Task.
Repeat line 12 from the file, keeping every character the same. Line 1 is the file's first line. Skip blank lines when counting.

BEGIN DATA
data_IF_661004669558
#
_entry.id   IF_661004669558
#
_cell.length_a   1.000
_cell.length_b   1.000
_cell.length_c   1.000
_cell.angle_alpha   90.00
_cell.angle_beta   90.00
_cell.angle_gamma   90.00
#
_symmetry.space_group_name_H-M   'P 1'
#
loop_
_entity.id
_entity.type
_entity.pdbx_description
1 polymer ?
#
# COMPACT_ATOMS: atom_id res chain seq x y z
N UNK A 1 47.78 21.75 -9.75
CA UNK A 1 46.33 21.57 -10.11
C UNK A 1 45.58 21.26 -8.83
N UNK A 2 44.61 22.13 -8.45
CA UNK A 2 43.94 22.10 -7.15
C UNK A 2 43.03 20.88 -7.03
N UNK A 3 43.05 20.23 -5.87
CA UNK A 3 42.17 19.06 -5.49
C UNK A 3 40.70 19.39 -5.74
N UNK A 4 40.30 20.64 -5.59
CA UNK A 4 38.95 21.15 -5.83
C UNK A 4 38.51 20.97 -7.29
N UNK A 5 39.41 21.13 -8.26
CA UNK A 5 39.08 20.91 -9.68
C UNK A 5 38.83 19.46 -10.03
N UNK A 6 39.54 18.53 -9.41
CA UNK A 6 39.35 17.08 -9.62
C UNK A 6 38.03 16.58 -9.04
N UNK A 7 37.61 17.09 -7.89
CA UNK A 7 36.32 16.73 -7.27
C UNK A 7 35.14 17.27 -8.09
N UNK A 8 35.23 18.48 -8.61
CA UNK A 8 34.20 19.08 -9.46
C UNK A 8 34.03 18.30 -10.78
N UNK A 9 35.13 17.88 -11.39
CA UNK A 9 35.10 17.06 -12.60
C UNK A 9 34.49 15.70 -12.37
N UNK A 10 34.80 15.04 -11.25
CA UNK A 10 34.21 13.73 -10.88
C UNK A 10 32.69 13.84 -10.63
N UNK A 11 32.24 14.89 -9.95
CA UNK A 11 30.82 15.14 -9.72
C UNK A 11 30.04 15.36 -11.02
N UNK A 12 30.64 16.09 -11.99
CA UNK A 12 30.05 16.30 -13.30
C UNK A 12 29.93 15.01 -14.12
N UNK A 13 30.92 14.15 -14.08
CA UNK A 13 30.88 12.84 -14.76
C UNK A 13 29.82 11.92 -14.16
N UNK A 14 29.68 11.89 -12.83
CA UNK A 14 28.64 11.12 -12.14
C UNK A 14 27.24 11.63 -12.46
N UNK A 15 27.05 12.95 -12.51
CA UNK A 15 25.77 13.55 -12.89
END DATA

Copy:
_symmetry.space_group_name_H-M   'P 1'